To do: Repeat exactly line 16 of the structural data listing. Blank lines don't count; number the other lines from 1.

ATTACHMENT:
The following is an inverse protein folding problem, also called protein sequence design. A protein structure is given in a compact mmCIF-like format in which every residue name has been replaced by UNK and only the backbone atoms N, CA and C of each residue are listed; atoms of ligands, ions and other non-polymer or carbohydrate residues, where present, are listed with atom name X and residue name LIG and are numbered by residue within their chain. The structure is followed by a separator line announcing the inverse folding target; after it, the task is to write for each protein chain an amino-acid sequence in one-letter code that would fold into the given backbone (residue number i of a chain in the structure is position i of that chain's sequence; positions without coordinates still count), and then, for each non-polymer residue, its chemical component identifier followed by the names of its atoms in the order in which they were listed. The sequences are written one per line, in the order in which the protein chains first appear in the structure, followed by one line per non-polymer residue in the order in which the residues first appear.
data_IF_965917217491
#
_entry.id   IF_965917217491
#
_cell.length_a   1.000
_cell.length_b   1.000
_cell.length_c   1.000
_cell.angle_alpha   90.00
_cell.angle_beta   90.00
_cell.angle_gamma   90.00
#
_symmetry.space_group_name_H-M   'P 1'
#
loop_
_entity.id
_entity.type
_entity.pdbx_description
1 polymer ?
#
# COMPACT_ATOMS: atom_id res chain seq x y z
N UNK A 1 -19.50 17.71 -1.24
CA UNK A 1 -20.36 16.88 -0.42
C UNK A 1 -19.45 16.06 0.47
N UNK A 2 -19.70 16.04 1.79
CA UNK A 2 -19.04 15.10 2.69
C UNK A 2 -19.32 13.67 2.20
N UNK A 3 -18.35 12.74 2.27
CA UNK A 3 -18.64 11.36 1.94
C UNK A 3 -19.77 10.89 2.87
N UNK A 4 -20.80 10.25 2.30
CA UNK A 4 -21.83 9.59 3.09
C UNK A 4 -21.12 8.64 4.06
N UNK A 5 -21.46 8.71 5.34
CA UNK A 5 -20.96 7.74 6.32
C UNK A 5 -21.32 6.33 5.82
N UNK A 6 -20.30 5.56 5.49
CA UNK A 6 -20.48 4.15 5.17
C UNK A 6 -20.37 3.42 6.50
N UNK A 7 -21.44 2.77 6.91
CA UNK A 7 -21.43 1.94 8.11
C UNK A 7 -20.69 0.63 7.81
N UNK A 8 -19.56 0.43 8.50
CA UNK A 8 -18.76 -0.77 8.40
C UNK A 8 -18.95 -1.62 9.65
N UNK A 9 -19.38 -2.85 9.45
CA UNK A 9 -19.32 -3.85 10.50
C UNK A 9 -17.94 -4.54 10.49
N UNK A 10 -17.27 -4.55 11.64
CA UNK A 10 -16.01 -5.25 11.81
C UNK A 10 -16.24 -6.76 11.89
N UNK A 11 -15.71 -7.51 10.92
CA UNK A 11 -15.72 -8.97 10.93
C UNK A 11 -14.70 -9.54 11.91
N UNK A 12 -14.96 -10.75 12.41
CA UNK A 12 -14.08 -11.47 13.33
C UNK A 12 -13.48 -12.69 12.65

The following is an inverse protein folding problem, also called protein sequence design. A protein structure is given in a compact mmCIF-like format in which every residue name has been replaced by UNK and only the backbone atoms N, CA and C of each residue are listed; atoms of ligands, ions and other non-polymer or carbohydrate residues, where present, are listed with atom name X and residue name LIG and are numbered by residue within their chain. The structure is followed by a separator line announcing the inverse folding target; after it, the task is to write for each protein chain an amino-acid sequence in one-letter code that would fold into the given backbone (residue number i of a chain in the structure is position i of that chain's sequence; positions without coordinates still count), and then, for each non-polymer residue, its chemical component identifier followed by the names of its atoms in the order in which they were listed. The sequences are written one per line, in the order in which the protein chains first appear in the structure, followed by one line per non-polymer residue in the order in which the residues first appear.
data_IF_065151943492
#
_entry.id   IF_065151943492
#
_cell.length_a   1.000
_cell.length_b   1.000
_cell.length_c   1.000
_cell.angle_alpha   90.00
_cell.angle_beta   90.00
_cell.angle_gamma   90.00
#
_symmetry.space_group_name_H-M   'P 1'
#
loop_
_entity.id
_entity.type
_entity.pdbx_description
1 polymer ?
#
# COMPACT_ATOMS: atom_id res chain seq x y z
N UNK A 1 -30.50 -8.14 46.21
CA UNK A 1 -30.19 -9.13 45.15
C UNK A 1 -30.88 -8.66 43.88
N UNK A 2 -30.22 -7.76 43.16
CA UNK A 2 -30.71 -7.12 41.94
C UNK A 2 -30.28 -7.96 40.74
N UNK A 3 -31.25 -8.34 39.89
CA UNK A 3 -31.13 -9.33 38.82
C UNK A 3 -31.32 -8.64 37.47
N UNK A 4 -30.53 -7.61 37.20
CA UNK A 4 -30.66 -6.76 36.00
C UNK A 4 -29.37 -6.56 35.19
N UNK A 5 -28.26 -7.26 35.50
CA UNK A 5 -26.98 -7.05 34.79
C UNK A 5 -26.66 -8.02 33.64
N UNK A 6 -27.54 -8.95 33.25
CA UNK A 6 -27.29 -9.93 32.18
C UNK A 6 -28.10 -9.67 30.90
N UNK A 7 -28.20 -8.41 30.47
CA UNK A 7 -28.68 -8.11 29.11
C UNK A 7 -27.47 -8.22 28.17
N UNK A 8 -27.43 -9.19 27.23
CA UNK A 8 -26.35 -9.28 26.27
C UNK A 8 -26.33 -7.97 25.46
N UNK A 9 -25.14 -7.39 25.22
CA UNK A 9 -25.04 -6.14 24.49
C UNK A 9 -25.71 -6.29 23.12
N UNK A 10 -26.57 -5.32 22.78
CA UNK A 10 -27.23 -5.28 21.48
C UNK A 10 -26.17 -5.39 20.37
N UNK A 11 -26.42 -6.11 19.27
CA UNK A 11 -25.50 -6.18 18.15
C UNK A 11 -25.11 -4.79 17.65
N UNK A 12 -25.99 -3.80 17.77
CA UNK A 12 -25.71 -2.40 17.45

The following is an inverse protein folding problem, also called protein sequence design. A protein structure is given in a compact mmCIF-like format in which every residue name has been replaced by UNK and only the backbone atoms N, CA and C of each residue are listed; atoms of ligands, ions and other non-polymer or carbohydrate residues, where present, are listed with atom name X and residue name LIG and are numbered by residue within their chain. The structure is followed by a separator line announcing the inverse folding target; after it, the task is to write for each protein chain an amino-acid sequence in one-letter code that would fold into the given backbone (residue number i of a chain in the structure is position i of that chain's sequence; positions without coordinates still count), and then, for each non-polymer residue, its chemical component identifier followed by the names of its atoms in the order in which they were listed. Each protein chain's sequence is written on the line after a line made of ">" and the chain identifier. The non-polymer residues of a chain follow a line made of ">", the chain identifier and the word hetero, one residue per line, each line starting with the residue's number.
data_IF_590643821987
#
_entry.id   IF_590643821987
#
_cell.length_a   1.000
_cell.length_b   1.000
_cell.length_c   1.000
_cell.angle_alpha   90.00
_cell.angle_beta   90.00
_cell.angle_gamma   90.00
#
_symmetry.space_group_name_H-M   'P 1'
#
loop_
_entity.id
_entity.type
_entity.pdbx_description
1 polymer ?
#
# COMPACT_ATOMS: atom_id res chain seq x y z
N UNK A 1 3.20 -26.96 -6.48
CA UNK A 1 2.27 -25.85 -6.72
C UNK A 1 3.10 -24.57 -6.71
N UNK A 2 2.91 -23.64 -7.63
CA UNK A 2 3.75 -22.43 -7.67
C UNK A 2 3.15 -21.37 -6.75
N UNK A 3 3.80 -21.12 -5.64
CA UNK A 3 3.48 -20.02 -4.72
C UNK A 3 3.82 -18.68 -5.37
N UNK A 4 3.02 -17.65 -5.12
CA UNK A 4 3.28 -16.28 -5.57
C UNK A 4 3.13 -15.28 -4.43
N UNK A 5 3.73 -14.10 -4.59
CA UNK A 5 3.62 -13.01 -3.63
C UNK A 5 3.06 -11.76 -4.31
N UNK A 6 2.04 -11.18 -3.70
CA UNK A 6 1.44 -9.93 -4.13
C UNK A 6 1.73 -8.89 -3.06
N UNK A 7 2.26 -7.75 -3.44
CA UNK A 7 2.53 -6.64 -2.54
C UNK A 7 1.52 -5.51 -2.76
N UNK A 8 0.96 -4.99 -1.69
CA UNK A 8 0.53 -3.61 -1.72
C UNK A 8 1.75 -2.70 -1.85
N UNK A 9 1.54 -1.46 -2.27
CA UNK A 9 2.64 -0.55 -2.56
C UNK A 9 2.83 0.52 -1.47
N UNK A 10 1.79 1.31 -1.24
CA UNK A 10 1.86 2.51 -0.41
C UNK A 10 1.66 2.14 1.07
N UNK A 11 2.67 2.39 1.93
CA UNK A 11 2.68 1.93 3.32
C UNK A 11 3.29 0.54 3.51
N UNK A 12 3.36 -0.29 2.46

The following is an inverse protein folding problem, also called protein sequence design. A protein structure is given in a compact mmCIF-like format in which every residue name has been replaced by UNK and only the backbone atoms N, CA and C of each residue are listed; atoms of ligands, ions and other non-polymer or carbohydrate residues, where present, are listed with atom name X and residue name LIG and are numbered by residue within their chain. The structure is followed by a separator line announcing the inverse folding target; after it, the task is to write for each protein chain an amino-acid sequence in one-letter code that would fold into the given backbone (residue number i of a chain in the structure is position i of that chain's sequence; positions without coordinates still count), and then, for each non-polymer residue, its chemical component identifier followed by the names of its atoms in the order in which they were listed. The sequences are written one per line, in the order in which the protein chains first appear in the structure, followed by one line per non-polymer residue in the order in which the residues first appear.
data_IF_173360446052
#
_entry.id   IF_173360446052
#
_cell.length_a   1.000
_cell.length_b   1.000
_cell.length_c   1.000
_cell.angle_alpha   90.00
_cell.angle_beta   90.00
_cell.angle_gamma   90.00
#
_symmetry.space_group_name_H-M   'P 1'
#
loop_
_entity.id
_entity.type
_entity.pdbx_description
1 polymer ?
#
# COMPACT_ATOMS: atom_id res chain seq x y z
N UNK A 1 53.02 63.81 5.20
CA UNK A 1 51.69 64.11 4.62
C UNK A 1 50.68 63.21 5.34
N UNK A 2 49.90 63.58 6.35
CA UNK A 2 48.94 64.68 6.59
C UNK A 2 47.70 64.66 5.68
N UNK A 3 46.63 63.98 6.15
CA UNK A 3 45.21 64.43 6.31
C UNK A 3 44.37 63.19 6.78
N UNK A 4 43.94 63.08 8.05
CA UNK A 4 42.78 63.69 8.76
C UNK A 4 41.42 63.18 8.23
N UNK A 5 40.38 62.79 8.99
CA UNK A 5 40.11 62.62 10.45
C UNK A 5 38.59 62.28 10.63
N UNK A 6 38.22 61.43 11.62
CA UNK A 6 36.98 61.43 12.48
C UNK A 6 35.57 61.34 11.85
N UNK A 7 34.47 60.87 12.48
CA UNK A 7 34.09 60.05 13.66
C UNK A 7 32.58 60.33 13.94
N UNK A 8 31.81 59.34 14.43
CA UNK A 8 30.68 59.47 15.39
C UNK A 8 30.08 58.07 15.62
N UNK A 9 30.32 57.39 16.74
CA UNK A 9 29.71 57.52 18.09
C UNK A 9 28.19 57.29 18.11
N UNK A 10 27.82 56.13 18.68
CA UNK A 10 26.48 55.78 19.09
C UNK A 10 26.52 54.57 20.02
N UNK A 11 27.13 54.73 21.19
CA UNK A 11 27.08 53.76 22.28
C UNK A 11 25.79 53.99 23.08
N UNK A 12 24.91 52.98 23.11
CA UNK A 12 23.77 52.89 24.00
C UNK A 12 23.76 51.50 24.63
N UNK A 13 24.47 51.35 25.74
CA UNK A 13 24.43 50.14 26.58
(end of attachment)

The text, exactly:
_entity.id